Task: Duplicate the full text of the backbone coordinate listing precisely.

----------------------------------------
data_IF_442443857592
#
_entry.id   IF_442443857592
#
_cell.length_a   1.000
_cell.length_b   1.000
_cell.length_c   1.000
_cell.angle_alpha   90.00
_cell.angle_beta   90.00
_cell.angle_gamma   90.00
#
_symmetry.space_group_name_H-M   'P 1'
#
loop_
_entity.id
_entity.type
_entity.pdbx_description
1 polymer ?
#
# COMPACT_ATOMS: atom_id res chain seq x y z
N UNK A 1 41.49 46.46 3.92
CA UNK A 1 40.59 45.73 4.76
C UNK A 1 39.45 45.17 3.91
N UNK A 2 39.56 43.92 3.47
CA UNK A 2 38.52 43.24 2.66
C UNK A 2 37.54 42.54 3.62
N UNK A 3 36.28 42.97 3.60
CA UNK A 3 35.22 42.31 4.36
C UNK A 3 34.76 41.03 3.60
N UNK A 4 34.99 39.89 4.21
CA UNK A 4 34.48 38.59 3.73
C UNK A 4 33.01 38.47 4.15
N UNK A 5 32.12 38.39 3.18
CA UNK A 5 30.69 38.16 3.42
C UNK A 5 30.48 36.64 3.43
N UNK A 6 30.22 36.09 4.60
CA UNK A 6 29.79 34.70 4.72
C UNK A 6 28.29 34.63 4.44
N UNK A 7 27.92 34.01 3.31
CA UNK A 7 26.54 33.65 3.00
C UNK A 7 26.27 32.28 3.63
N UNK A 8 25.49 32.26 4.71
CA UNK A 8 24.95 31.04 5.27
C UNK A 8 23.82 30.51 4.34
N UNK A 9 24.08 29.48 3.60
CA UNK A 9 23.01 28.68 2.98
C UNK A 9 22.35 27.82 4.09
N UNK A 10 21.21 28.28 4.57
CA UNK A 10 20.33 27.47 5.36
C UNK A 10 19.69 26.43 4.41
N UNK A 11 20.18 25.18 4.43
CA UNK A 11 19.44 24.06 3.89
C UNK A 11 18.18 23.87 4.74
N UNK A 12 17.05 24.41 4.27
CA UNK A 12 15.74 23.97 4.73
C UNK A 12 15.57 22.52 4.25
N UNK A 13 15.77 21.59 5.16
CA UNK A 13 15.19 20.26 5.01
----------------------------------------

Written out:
data_IF_442443857592
#
_entry.id   IF_442443857592
#
_cell.length_a   1.000
_cell.length_b   1.000
_cell.length_c   1.000
_cell.angle_alpha   90.00
_cell.angle_beta   90.00
_cell.angle_gamma   90.00
#
_symmetry.space_group_name_H-M   'P 1'
#
loop_
_entity.id
_entity.type
_entity.pdbx_description
1 polymer ?
#
# COMPACT_ATOMS: atom_id res chain seq x y z
N UNK A 1 41.49 46.46 3.92
CA UNK A 1 40.59 45.73 4.76
C UNK A 1 39.45 45.17 3.91
N UNK A 2 39.56 43.92 3.47
CA UNK A 2 38.52 43.24 2.66
C UNK A 2 37.54 42.54 3.62
N UNK A 3 36.28 42.97 3.60
CA UNK A 3 35.22 42.31 4.36
C UNK A 3 34.76 41.03 3.60
N UNK A 4 34.99 39.89 4.21
CA UNK A 4 34.48 38.59 3.73
C UNK A 4 33.01 38.47 4.15
N UNK A 5 32.12 38.39 3.18
CA UNK A 5 30.69 38.16 3.42
C UNK A 5 30.48 36.64 3.43
N UNK A 6 30.22 36.09 4.60
CA UNK A 6 29.79 34.70 4.72
C UNK A 6 28.29 34.63 4.44
N UNK A 7 27.92 34.01 3.31
CA UNK A 7 26.54 33.65 3.00
C UNK A 7 26.27 32.28 3.63
N UNK A 8 25.49 32.26 4.71
CA UNK A 8 24.95 31.04 5.27
C UNK A 8 23.82 30.51 4.34
N UNK A 9 24.08 29.48 3.60
CA UNK A 9 23.01 28.68 2.98
C UNK A 9 22.35 27.82 4.09
N UNK A 10 21.21 28.28 4.57
CA UNK A 10 20.33 27.47 5.36
C UNK A 10 19.69 26.43 4.41
N UNK A 11 20.18 25.18 4.43
CA UNK A 11 19.44 24.06 3.89
C UNK A 11 18.18 23.87 4.74
N UNK A 12 17.05 24.41 4.27
CA UNK A 12 15.74 23.97 4.73
C UNK A 12 15.57 22.52 4.25
N UNK A 13 15.77 21.59 5.16
CA UNK A 13 15.19 20.26 5.01